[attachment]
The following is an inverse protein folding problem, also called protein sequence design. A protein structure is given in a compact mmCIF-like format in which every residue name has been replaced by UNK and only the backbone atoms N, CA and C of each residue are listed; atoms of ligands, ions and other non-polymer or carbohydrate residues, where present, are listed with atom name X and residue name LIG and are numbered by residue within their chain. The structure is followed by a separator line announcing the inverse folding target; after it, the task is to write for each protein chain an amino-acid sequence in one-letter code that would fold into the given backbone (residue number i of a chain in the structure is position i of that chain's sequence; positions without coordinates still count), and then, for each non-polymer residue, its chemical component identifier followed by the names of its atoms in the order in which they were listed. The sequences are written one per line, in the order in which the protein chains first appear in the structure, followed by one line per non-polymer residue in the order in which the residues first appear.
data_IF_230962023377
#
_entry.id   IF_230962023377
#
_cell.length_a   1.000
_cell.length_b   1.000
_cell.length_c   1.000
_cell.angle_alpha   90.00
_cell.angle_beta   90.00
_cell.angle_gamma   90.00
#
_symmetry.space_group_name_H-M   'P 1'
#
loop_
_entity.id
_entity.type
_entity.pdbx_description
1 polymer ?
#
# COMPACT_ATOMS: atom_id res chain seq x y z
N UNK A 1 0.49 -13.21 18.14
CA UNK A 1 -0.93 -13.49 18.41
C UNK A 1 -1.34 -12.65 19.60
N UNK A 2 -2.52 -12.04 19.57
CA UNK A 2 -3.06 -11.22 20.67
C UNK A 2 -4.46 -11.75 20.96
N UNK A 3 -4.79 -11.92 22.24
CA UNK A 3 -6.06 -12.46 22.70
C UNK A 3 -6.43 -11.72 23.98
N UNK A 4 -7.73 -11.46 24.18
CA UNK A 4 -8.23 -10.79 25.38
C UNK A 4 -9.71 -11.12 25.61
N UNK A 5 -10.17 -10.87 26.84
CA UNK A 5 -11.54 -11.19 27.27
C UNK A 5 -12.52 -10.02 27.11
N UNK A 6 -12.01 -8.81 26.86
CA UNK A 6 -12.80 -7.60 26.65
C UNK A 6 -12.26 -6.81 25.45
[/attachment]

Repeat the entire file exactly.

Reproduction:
The following is an inverse protein folding problem, also called protein sequence design. A protein structure is given in a compact mmCIF-like format in which every residue name has been replaced by UNK and only the backbone atoms N, CA and C of each residue are listed; atoms of ligands, ions and other non-polymer or carbohydrate residues, where present, are listed with atom name X and residue name LIG and are numbered by residue within their chain. The structure is followed by a separator line announcing the inverse folding target; after it, the task is to write for each protein chain an amino-acid sequence in one-letter code that would fold into the given backbone (residue number i of a chain in the structure is position i of that chain's sequence; positions without coordinates still count), and then, for each non-polymer residue, its chemical component identifier followed by the names of its atoms in the order in which they were listed. The sequences are written one per line, in the order in which the protein chains first appear in the structure, followed by one line per non-polymer residue in the order in which the residues first appear.
data_IF_230962023377
#
_entry.id   IF_230962023377
#
_cell.length_a   1.000
_cell.length_b   1.000
_cell.length_c   1.000
_cell.angle_alpha   90.00
_cell.angle_beta   90.00
_cell.angle_gamma   90.00
#
_symmetry.space_group_name_H-M   'P 1'
#
loop_
_entity.id
_entity.type
_entity.pdbx_description
1 polymer ?
#
# COMPACT_ATOMS: atom_id res chain seq x y z
N UNK A 1 0.49 -13.21 18.14
CA UNK A 1 -0.93 -13.49 18.41
C UNK A 1 -1.34 -12.65 19.60
N UNK A 2 -2.52 -12.04 19.57
CA UNK A 2 -3.06 -11.22 20.67
C UNK A 2 -4.46 -11.75 20.96
N UNK A 3 -4.79 -11.92 22.24
CA UNK A 3 -6.06 -12.46 22.70
C UNK A 3 -6.43 -11.72 23.98
N UNK A 4 -7.73 -11.46 24.18
CA UNK A 4 -8.23 -10.79 25.38
C UNK A 4 -9.71 -11.12 25.61
N UNK A 5 -10.17 -10.87 26.84
CA UNK A 5 -11.54 -11.19 27.27
C UNK A 5 -12.52 -10.02 27.11
N UNK A 6 -12.01 -8.81 26.86
CA UNK A 6 -12.80 -7.60 26.65
C UNK A 6 -12.26 -6.81 25.45